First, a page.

‘Round Midnight directed by Bertrand Tavernier, 1986
(The Criterion Collection 2022. Blu-ray review by Jane Mann)
At last, Bertrand Tavernier’s ‘Round Midnight is re-released today (9 May 2022) on Blu-ray by Criterion. The film, originally made in 1986, is master film director Tavernier’s impressionistic love letter to the Black American bebop musicians who, escaping the appalling race laws in the USA, took refuge in the many jazz clubs of Paris in the 1950s. It comes with a newly restored digital soundtrack and lots of extras: new subtitles, some interviews and rare performance footage on the disc, and an interesting essay in the accompanying booklet (full list of extras below)
‘Round Midnight is a glimpse of the life of fictional American musician Dale Turner (played with great dignity and reflectiveness by legendary saxophonist Dexter Gordon) who goes to Paris in 1959 suffering from various addictions and ailments – he is making a new start after losing a close friend to addiction in New York. He strikes up a friendship with Parisian jazz enthusiast Francis (François Cluzet) who helps him get back on his feet, and into the recording studio again. We first see Francis crouching in the pouring rain outside the jazz club where Dale is playing, too poor to pay to get in, but clearly loving what he can hear through an air vent onto the street.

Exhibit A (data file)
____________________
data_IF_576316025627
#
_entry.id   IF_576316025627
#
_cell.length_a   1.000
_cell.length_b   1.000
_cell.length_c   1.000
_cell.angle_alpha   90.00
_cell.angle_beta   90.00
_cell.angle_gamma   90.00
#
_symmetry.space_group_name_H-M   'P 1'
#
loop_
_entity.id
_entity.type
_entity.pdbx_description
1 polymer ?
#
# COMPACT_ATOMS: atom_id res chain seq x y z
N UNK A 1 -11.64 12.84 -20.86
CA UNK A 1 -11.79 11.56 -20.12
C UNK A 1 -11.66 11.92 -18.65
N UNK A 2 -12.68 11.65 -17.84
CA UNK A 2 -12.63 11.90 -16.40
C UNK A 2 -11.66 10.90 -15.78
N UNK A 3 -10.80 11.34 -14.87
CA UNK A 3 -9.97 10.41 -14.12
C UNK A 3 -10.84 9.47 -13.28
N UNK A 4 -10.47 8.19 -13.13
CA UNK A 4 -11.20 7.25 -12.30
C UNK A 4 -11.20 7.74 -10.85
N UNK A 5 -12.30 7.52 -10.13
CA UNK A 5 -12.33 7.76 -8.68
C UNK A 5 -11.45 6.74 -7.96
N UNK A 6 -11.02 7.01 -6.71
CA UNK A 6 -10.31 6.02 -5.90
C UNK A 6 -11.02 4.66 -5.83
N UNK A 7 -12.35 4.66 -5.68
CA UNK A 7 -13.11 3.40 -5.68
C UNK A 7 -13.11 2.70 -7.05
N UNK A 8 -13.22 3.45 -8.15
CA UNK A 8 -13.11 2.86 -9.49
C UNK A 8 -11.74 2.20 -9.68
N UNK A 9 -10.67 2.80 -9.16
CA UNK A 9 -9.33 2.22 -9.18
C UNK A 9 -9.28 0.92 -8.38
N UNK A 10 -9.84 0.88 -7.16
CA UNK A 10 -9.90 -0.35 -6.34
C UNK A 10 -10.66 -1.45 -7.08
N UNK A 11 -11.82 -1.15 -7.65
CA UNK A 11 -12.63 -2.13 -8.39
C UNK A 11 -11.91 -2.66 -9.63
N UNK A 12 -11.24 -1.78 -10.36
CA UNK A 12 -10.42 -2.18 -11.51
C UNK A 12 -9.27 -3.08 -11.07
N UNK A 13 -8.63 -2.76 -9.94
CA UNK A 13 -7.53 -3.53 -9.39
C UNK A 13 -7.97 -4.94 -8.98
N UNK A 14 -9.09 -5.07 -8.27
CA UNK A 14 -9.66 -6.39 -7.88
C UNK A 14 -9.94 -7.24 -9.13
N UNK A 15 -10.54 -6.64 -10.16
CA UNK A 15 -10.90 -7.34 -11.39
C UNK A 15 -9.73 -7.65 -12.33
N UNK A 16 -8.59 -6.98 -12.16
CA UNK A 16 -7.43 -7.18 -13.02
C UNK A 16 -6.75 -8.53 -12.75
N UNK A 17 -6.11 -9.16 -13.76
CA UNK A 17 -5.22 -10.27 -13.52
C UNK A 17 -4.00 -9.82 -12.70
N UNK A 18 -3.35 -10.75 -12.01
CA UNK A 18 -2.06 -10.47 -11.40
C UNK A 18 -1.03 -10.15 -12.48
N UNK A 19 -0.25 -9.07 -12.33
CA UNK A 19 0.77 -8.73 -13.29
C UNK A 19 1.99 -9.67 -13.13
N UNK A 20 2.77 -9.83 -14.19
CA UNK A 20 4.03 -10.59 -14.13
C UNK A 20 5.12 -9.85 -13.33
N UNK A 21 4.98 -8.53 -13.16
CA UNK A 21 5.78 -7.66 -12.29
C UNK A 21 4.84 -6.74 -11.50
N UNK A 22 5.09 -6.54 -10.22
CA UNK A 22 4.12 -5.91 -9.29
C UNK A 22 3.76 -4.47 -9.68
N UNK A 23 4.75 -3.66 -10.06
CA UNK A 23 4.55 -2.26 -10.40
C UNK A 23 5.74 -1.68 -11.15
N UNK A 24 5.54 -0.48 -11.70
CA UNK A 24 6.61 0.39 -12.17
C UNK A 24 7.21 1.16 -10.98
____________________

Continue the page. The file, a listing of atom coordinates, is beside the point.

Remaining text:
The story is loosely based on the true tale of the relationship between commercial artist Francis Paudras and pianist/composer Bud Powell whom Paudras met on Powell’s arrival in Paris, alcoholic and unwell, in the early sixties. Paudras published his memoir of those times in La Danse des Infidèles in 1986. Gordon bases his character Dale Turner on an amalgam of (his contemporary) Bud Powell and of Lester Young, who allegedly drank himself to death in Paris in 1959 aged just 49.
This film is beautifully made and structured. The sets are by Alexandre Trauner, another master of his craft who designed for many classic French and American films including Quai des Brumes, Les Enfants du Paradis, The Apartment, The Man Who Would Be King and Luc Besson’s Subway. His street sets are particularly brilliant – evocative of both Paris, and, in the colour palette and lighting, of films of that time. The camerawork is fluid and the direction is wonderful. As Maxine Gordon, Gordon’s widow, recalls, “One of the remarkable things about ’Round Midnight is how much improvisation went into the development of the characters and the story line.” The acting is understated and realistic, and the pace is gentle and elegiac.
The music is of course the backbone of the whole enterprise. Tavernier wrote in the liner notes to the CD of the Original Motion Picture Soundtrack: “For many years I had been struggling to make a totally free, genuine, and uncompromising film that would testify to my passionate love for jazz, especially bebop.”
The soundtrack is composed, arranged and conducted by a very youthful looking Herbie Hancock. Tavernier and Hancock had decided not to try and replicate the music of the fifties, but to take a looser approach to musical style. Hancock and Gordon chose most of the musicians, except for bassist Pierre Michelot who was suggested by Tavernier himself because he had played with Bud Powell and Miles Davis.